There is a subject for song even in the judgments of God toward us. For, first, the trial is not as difficult as it might have been; next, the trouble is not as severe as we deserved; and our affliction is not as crushing as the burden that others have to carry. Faith sees that in her deepest sorrow there is no punishment. There is not a drop of God’s wrath in it; it is all sent in love. Faith finds love gleaming like a jewel on the breast of an angry God. Faith wears her grief “like a badge of honor” and sings of the sweet result of her sorrows, because they work for her spiritual good. Faith says, “For this slight momentary affliction is preparing for us an eternal weight of glory beyond all comparison.”1 So faith rides out in victory, trampling down earthly wisdom and carnal knowledge, and singing songs of triumph where the battle rages.

All I meet I find assists me
In my path to heavenly joy:
Where, though trials now attend me,
Trials never more annoy.

Blest there with a weight of glory,
Still the path I’ll not forget,
But, exulting, cry, it led me
To my blessed Savior’s seat.

1) 2 Corinthians 4:17

Devotional material is taken from Morning and Evening, written by C. H. Spurgeon, revised and updated by Alistair Begg.

Kids4Truth Clubs Daily Devotional – God Wants Us to Be Kind

“Let no corrupt communication proceed out of your mouth, but that which is good to the use of edifying, that it may minister grace unto the hearers” (Ephesians 4:29).

We had seen her getting off the bus. Some kids laughed and pointed at her. Most just stared. Her brother and sister had walked on either side of her as if to protect her. Now she stood at the front of my classroom. Our teacher smiled, put her hands on the girl’s shoulders, told us her name, and welcomed her.

It took courage for the new girl to come to school, and it took more courage for her to stand in front of us. She was a little person—someone with a condition called “dwarfism” which causes them to be much smaller and shorter than others. Except in the movieswe had never seen a little person before. Over the years that girl taught my classmates and me a lot about acceptance and humility.

God made everyone, and He loves what He made. Not everyone looks the same. We do not all think the same. It is easy to make fun of and talk about someone who is different from us. But God wants us to use all our words to help others.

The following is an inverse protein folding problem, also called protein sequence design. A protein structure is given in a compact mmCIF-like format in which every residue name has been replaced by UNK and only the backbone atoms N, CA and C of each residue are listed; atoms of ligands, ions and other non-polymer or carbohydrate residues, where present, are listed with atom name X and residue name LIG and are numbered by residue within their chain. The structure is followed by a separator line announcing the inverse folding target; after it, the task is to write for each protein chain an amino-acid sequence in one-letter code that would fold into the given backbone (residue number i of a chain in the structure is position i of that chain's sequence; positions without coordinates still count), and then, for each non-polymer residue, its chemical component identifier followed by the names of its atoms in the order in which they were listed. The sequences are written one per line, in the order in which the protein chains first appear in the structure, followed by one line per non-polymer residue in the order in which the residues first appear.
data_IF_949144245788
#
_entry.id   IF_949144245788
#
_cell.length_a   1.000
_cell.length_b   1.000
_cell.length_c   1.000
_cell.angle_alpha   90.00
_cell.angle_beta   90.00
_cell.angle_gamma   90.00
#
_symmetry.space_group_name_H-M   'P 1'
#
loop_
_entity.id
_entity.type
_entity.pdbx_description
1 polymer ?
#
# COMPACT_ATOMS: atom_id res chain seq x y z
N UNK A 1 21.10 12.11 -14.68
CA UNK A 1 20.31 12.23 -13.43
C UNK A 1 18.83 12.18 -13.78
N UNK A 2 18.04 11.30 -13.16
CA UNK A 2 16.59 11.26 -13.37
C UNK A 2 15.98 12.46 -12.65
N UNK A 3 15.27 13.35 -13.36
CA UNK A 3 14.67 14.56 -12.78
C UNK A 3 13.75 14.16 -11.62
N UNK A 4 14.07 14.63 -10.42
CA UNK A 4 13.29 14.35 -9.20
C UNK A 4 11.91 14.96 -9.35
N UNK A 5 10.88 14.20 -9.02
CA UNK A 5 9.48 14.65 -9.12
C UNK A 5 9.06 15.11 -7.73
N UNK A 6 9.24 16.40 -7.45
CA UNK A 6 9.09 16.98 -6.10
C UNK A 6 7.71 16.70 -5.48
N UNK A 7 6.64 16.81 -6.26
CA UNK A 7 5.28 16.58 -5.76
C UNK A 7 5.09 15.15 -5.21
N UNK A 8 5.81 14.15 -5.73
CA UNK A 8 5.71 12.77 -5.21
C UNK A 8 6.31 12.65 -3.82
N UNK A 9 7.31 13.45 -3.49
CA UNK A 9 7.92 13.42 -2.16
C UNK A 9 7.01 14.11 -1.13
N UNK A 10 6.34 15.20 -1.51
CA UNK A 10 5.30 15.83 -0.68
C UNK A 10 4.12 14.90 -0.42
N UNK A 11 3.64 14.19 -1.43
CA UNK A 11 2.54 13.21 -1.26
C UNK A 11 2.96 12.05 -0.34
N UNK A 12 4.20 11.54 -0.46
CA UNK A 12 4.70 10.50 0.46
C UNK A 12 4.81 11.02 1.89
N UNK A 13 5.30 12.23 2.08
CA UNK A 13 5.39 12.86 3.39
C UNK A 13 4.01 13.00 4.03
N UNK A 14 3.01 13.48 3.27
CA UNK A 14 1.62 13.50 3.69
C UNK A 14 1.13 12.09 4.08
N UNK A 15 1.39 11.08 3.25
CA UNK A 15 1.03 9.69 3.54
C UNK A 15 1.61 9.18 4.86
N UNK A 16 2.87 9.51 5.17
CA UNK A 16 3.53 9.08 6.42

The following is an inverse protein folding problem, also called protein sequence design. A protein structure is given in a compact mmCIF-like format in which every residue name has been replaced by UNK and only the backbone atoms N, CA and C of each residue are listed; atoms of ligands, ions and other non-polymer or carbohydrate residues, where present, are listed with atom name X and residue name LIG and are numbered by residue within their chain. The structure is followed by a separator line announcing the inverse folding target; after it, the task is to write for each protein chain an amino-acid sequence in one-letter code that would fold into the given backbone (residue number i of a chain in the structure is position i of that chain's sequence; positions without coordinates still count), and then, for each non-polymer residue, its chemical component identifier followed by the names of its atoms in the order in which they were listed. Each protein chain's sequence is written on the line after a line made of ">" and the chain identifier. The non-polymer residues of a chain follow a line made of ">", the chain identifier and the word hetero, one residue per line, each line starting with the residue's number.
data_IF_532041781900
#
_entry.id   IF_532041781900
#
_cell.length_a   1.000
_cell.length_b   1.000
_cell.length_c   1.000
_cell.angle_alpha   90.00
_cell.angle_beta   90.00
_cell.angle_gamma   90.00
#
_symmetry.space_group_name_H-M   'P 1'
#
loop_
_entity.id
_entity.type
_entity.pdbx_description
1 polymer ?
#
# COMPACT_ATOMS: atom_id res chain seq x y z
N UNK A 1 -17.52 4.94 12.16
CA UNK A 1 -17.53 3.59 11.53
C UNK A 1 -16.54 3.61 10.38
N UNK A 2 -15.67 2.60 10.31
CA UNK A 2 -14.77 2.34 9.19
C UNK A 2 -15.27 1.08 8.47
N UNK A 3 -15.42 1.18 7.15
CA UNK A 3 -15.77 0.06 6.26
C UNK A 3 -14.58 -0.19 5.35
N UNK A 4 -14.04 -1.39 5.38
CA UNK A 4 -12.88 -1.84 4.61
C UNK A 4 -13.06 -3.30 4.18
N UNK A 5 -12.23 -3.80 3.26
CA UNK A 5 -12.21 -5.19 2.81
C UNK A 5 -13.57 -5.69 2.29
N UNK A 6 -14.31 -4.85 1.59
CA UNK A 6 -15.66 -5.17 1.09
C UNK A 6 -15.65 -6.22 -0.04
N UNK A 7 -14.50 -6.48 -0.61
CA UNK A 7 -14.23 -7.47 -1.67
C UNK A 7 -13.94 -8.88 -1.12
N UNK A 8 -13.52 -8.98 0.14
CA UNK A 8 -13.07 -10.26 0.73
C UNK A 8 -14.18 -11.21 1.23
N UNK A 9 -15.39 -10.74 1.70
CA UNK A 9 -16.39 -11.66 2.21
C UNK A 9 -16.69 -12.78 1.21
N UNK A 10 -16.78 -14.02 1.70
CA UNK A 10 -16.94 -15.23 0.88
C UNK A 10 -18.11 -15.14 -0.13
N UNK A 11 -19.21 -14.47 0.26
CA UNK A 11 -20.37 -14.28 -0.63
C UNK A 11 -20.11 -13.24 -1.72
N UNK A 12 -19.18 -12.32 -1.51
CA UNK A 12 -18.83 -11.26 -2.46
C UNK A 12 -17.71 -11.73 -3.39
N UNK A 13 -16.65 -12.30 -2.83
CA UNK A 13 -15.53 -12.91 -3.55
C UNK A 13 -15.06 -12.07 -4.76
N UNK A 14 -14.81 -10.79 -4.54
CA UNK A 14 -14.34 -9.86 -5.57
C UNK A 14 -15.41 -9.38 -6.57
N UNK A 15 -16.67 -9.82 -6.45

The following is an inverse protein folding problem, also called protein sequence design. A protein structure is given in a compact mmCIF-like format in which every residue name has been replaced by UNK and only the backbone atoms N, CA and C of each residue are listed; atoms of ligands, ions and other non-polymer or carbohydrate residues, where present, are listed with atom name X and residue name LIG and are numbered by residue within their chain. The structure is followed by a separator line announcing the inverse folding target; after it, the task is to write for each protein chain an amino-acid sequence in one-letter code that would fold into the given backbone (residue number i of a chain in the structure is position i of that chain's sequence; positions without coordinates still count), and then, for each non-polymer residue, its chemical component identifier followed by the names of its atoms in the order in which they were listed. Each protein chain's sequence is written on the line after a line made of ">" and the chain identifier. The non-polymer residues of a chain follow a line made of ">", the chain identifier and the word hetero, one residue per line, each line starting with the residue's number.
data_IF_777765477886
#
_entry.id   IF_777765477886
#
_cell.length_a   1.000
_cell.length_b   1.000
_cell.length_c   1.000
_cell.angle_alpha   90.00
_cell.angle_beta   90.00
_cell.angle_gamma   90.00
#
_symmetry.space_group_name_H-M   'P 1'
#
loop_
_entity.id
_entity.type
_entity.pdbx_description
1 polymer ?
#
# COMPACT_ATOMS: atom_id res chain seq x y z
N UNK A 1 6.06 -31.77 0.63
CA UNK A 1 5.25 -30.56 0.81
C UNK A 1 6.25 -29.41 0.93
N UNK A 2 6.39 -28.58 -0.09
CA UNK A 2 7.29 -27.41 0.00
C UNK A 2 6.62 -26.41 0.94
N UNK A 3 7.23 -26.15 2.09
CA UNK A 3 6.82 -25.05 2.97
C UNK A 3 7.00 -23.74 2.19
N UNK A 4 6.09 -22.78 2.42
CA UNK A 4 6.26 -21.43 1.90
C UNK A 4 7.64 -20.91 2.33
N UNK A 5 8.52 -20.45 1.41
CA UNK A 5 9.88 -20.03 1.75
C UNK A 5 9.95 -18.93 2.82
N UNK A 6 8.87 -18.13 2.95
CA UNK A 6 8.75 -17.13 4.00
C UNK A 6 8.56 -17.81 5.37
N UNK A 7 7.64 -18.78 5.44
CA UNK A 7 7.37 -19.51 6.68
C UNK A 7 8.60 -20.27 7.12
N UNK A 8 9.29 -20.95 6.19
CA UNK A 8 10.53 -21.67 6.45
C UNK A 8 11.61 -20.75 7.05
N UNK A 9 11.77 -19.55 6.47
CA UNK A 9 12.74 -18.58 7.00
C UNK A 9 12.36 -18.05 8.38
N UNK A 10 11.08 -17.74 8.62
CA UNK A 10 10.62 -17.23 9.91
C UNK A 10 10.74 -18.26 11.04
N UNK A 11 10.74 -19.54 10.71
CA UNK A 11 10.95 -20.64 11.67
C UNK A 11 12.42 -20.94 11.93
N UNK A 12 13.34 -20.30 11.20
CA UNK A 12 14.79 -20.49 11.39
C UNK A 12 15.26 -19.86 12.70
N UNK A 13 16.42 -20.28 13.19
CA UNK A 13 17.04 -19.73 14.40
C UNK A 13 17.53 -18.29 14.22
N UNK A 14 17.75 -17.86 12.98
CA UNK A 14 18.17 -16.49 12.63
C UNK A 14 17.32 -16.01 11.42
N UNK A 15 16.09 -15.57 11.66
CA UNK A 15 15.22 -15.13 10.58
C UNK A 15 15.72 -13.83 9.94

God wants us to be kind. He wants our words to be kind too.

My response:

» Are my words kind?

» Do I point or stare at people who are different from me, or do I make them feel welcome and accepted?

Denison Forum – Scotland honors the queen and a “Tribute in Light” in NYC: A 9/11 promise of transforming hope

I wish I had been in New York City last night to see the “Tribute in Light” in person. Each September 11, two beams, comprised of eighty-eight seven-thousand-watt xenon lightbulbs, are released into the sky to echo the shape and orientation of the Twin Towers. Just seeing the video of the tribute was deeply moving for me.

All of us old enough to remember 9/11 will never forget it: the shock when the first airplane flew into the North Tower, the horror when the second plane struck the South Tower, the buildings spewing smoke into the sky, the people fleeing their burning floors by jumping to their deaths, the attack on the Pentagon, the collapse of the South Tower, the crash in Pennsylvania, the collapse of the North Tower. Less than three hours after the first plane to be hijacked left the Boston airport, the iconic Twin Towers lay in ruins in Lower Manhattan.

A few years earlier, I stood at the base of the World Trade Center. From the ground, I could not see the top of the two towers. That such colossal buildings could be destroyed so quickly is still staggering to me. Each year’s anniversary is another reminder of our finitude, frailty, and mortality.

Another headline in today’s news is a similar reminder: Queen Elizabeth II’s coffin arrived in Scotland’s capital of Edinburgh yesterday after a six-hour procession from her beloved Balmoral Castle. King Charles III and his Queen Consort Camilla are traveling today to join another procession taking the queen’s coffin to St. Giles Cathedral, where it will remain for twenty-four hours so the Scottish public can pay their respects. It will be flown to London on Tuesday.

Charles became king in the moment of his mother’s death, though his coronation could still be months away. In these two facts we find a life principle of transforming hope today.

“Did you think I was immortal?”